Go Wild for Food

Save money and prepare delicious, out of the ordinary meals by harvesting the weeds from your yard and property.

| Spring 2019

dandelion-greens
Dandelion greens can be cut or pulled up and added to a variety of foods. Photo by Getty Images/gjohnstonphoto.

Do you ever get bored with the same old recipes? Me, too.

So what’s the solution to a ho-hum meal? Hint: It’s in your backyard.

The red clover growing in your grass? Sprinkle the flowers in your salad. The fresh spruce tips on your tree? Toss them in a rice dish or your morning omelet. The wild sorrel flourishing near your garden? Add it to your soup.



Spend a little time foraging, and your meals will never be boring again. Best of all, you didn’t have to plant them or weed them or water them. These wild, tasty, and nutritious weeds take care of themselves — and they’re free.

Let’s face it: Gardening can be a lot of work, so if you can find free food in your yard, you can save yourself time, effort, and money. Sign me up for that! I’ve been interested in foraging for years. I even attended a few wild edible and medicinal workshops with local experts, but then never harvested a single specimen from my own backyard. What a waste!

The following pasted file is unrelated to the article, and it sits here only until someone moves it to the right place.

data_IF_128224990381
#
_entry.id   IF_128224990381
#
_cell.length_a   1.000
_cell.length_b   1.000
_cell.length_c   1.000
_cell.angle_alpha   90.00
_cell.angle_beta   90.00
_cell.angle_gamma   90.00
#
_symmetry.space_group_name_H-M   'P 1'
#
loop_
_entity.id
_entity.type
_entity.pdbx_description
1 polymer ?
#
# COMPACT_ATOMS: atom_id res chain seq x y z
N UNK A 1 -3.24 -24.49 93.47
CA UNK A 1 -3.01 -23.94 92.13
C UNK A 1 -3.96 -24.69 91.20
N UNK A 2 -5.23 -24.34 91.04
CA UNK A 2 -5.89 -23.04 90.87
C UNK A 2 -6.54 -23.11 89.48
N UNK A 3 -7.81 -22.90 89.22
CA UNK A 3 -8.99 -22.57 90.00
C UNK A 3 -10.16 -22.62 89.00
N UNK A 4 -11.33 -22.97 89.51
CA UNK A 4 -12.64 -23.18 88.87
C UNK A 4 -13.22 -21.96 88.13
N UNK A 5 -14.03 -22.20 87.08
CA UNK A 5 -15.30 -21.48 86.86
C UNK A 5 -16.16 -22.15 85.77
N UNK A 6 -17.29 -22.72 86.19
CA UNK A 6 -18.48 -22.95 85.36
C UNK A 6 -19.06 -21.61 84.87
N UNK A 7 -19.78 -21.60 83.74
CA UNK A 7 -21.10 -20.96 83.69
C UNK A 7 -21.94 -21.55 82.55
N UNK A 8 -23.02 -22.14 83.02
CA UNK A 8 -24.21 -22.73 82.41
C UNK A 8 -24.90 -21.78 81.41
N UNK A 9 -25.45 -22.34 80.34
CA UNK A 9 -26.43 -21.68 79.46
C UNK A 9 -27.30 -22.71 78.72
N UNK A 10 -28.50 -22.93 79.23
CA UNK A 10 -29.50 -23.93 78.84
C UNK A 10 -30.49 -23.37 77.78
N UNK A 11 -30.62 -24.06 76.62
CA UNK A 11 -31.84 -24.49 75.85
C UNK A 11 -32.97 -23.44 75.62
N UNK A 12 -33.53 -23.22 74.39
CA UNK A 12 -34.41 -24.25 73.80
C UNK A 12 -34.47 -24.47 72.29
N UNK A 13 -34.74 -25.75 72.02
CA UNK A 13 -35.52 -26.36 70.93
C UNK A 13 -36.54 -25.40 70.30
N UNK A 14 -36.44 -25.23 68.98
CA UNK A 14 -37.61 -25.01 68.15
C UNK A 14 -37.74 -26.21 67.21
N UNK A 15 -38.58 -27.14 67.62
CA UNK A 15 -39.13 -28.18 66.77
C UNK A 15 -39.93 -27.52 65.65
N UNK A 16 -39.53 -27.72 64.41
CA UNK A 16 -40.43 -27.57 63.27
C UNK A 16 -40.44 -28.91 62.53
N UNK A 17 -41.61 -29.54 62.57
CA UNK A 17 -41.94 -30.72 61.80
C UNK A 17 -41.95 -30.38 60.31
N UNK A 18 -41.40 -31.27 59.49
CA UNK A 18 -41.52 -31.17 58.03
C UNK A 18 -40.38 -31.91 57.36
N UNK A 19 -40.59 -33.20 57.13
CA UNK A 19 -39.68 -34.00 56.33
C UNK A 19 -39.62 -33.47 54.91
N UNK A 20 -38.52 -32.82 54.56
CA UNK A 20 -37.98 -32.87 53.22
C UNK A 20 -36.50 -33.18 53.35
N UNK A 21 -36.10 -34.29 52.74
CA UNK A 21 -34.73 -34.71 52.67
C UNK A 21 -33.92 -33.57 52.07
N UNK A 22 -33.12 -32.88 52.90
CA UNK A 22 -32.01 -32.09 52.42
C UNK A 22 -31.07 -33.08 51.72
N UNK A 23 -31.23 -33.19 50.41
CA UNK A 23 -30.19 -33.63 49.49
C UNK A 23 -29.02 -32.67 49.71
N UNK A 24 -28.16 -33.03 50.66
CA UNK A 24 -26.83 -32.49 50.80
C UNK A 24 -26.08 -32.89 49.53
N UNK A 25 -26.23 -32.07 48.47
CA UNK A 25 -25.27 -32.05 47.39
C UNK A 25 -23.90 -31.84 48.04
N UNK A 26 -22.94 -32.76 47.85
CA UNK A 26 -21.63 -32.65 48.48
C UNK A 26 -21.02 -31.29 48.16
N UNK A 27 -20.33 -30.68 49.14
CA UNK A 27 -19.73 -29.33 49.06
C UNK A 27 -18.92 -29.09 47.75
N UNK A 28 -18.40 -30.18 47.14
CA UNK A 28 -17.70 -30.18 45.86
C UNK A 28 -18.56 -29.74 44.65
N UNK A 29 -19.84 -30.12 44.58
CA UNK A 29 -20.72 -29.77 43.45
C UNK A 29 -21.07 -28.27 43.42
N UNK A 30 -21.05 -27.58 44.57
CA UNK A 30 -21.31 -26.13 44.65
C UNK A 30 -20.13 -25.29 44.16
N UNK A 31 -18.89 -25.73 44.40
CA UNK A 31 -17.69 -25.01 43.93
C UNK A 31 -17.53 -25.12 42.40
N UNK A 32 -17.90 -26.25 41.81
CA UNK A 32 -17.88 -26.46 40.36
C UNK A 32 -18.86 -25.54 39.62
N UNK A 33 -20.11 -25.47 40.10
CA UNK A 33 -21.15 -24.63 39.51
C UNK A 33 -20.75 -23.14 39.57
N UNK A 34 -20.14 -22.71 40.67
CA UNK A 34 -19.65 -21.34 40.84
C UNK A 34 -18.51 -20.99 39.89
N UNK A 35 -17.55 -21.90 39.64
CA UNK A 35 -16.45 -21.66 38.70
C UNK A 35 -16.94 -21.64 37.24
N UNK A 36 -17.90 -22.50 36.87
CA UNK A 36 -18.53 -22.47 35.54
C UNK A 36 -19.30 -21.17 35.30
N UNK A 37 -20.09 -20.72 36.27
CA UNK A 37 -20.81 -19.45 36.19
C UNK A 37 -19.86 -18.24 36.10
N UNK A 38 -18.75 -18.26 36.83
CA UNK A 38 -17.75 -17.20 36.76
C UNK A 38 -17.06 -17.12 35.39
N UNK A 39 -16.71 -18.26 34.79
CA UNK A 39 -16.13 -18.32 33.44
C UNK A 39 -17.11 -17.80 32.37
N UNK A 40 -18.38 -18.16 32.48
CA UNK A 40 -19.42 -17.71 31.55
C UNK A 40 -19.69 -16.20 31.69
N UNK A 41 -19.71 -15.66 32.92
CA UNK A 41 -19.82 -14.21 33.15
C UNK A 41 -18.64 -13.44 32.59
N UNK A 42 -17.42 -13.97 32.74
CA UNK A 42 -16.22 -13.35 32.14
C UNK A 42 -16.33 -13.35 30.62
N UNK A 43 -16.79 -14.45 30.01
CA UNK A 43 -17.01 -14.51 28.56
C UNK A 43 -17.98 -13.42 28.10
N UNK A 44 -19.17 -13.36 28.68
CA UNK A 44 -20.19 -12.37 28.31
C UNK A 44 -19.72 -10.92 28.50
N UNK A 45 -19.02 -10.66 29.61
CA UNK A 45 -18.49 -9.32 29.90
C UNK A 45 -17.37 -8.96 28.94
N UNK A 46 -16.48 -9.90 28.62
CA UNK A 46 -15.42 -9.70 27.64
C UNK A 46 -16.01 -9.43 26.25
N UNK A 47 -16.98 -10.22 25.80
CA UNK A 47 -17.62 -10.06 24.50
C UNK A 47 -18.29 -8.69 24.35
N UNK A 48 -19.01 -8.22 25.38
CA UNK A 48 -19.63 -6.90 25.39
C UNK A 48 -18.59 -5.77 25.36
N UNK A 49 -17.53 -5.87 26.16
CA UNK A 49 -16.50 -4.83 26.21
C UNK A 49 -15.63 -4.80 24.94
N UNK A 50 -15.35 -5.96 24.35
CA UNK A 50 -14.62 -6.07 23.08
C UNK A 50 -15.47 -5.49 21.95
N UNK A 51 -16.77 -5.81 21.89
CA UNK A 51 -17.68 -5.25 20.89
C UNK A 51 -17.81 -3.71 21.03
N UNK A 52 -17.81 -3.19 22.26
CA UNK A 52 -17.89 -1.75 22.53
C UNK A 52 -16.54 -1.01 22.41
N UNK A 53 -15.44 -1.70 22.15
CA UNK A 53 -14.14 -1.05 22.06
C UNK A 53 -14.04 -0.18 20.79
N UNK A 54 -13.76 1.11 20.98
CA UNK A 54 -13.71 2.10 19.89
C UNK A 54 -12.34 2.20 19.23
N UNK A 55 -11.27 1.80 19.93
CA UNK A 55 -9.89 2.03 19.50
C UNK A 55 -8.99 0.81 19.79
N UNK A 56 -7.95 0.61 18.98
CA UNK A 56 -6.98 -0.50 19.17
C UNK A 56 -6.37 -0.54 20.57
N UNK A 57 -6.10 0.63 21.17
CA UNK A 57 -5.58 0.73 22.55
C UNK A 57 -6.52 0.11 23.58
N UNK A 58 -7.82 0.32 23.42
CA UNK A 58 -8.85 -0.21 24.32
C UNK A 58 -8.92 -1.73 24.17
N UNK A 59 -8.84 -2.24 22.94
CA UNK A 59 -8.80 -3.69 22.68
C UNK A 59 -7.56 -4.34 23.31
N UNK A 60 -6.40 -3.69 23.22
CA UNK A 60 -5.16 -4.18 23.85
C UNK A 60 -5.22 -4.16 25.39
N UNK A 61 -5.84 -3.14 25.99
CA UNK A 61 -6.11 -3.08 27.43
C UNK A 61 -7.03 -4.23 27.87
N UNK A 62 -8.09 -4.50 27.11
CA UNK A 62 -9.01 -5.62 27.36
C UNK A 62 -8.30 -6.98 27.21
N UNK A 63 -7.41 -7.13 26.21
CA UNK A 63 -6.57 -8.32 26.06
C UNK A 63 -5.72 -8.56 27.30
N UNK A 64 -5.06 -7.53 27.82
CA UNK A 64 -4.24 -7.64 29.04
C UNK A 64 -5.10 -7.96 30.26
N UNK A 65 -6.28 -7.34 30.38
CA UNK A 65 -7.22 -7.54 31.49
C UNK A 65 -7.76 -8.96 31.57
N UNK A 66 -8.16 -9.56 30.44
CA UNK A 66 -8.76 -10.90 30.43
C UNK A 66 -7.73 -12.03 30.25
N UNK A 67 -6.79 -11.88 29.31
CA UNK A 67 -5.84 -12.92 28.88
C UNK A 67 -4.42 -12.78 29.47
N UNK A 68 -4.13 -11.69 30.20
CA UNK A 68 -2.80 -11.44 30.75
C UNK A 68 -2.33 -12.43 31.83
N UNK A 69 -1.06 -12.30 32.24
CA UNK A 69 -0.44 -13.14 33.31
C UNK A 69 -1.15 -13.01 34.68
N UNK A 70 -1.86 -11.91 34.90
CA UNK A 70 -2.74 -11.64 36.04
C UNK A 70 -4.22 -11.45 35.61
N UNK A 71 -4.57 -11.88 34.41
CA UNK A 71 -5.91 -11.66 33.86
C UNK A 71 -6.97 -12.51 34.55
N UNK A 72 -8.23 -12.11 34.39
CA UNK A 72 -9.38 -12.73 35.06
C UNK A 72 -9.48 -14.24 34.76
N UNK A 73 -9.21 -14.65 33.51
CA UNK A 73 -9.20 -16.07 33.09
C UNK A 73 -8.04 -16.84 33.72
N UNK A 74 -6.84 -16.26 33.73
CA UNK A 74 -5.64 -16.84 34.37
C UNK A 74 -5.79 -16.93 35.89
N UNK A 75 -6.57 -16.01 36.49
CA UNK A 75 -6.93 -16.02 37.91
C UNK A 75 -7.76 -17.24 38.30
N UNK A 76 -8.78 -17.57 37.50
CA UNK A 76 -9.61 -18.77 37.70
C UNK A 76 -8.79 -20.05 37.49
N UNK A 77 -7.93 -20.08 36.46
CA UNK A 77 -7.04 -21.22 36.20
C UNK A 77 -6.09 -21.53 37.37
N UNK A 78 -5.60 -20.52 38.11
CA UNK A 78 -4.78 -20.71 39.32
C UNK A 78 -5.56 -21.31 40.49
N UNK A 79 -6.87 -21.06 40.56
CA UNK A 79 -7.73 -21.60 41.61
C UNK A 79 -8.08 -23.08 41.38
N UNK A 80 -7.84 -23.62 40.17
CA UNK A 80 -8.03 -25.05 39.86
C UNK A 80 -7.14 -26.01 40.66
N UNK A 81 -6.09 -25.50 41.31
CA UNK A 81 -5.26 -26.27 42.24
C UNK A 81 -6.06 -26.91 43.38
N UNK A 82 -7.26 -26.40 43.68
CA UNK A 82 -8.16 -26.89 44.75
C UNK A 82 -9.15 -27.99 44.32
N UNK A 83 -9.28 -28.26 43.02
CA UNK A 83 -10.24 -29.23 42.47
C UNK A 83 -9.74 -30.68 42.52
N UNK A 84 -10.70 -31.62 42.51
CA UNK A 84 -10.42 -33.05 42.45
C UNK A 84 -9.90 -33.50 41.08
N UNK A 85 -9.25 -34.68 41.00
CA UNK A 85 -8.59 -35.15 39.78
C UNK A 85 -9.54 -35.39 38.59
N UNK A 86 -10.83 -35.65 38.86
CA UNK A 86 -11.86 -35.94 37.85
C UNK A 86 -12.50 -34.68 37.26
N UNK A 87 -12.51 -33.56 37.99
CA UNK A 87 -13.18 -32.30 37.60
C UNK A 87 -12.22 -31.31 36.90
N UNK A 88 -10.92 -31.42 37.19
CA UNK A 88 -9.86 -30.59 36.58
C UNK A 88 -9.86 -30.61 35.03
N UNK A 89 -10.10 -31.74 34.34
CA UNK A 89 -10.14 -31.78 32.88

chicojacks
3/22/2019 3:41:58 PM

Every year we enjoy amaranth and purslane cooked for greens and recently chickweed has been sprouting up all over the place to add to salads when picked young and tender. We bought seed and intentionally grew 2 tubs of the little wild alpine strawberries--the flavor is amazing and there are new volunteer plants in the garden every year!







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FERMENTATION FRENZY!

September 12-13, 2019
Seven Springs, Pennsylvania

Fermentation Frenzy! is produced by Fermentation magazine in conjunction with the MOTHER EARTH NEWS FAIR. This one-and-a-half day event is jam-packed with fun and informative hands-on sessions.

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